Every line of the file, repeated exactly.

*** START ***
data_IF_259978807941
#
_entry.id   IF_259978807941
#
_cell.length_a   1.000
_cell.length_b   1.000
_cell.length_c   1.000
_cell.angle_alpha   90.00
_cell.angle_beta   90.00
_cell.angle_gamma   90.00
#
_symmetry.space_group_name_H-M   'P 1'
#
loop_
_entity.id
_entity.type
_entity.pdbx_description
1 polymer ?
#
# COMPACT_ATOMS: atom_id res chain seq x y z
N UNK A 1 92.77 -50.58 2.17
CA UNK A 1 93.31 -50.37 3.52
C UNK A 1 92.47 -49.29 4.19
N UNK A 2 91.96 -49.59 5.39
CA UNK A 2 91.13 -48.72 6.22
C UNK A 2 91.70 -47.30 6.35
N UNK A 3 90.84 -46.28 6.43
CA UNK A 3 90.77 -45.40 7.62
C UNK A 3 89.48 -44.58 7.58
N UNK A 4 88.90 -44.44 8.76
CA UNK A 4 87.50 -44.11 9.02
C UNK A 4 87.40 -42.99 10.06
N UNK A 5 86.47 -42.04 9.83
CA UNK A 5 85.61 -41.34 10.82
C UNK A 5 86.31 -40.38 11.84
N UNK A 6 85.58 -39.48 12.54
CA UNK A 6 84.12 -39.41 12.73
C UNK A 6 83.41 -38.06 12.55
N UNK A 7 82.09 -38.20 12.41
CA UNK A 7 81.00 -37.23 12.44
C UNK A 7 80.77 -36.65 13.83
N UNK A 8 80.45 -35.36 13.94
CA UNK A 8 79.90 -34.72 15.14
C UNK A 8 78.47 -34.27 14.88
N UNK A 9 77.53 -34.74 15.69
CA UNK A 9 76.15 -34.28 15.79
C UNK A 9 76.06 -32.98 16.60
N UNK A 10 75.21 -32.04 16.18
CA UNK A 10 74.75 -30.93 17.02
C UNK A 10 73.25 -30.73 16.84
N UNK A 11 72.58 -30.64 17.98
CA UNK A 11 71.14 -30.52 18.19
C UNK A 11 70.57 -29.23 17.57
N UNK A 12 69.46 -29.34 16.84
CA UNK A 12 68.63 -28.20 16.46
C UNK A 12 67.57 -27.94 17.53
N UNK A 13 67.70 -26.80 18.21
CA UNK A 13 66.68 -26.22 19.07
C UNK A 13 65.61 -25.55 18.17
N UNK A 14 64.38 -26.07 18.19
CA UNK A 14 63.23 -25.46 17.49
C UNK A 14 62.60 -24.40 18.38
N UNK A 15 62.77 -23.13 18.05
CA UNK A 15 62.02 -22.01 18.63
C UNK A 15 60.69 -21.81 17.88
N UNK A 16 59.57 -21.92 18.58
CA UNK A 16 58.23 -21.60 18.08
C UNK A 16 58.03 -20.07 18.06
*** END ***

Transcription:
data_IF_259978807941
#
_entry.id   IF_259978807941
#
_cell.length_a   1.000
_cell.length_b   1.000
_cell.length_c   1.000
_cell.angle_alpha   90.00
_cell.angle_beta   90.00
_cell.angle_gamma   90.00
#
_symmetry.space_group_name_H-M   'P 1'
#
loop_
_entity.id
_entity.type
_entity.pdbx_description
1 polymer ?
#
# COMPACT_ATOMS: atom_id res chain seq x y z
N UNK A 1 92.77 -50.58 2.17
CA UNK A 1 93.31 -50.37 3.52
C UNK A 1 92.47 -49.29 4.19
N UNK A 2 91.96 -49.59 5.39
CA UNK A 2 91.13 -48.72 6.22
C UNK A 2 91.70 -47.30 6.35
N UNK A 3 90.84 -46.28 6.43
CA UNK A 3 90.77 -45.40 7.62
C UNK A 3 89.48 -44.58 7.58
N UNK A 4 88.90 -44.44 8.76
CA UNK A 4 87.50 -44.11 9.02
C UNK A 4 87.40 -42.99 10.06
N UNK A 5 86.47 -42.04 9.83
CA UNK A 5 85.61 -41.34 10.82
C UNK A 5 86.31 -40.38 11.84
N UNK A 6 85.58 -39.48 12.54
CA UNK A 6 84.12 -39.41 12.73
C UNK A 6 83.41 -38.06 12.55
N UNK A 7 82.09 -38.20 12.41
CA UNK A 7 81.00 -37.23 12.44
C UNK A 7 80.77 -36.65 13.83
N UNK A 8 80.45 -35.36 13.94
CA UNK A 8 79.90 -34.72 15.14
C UNK A 8 78.47 -34.27 14.88
N UNK A 9 77.53 -34.74 15.69
CA UNK A 9 76.15 -34.28 15.79
C UNK A 9 76.06 -32.98 16.60
N UNK A 10 75.21 -32.04 16.18
CA UNK A 10 74.75 -30.93 17.02
C UNK A 10 73.25 -30.73 16.84
N UNK A 11 72.58 -30.64 17.98
CA UNK A 11 71.14 -30.52 18.19
C UNK A 11 70.57 -29.23 17.57
N UNK A 12 69.46 -29.34 16.84
CA UNK A 12 68.63 -28.20 16.46
C UNK A 12 67.57 -27.94 17.53
N UNK A 13 67.70 -26.80 18.21
CA UNK A 13 66.68 -26.22 19.07
C UNK A 13 65.61 -25.55 18.17
N UNK A 14 64.38 -26.07 18.19
CA UNK A 14 63.23 -25.46 17.49
C UNK A 14 62.60 -24.40 18.38
N UNK A 15 62.77 -23.13 18.05
CA UNK A 15 62.02 -22.01 18.63
C UNK A 15 60.69 -21.81 17.88
N UNK A 16 59.57 -21.92 18.58
CA UNK A 16 58.23 -21.60 18.08
C UNK A 16 58.03 -20.07 18.06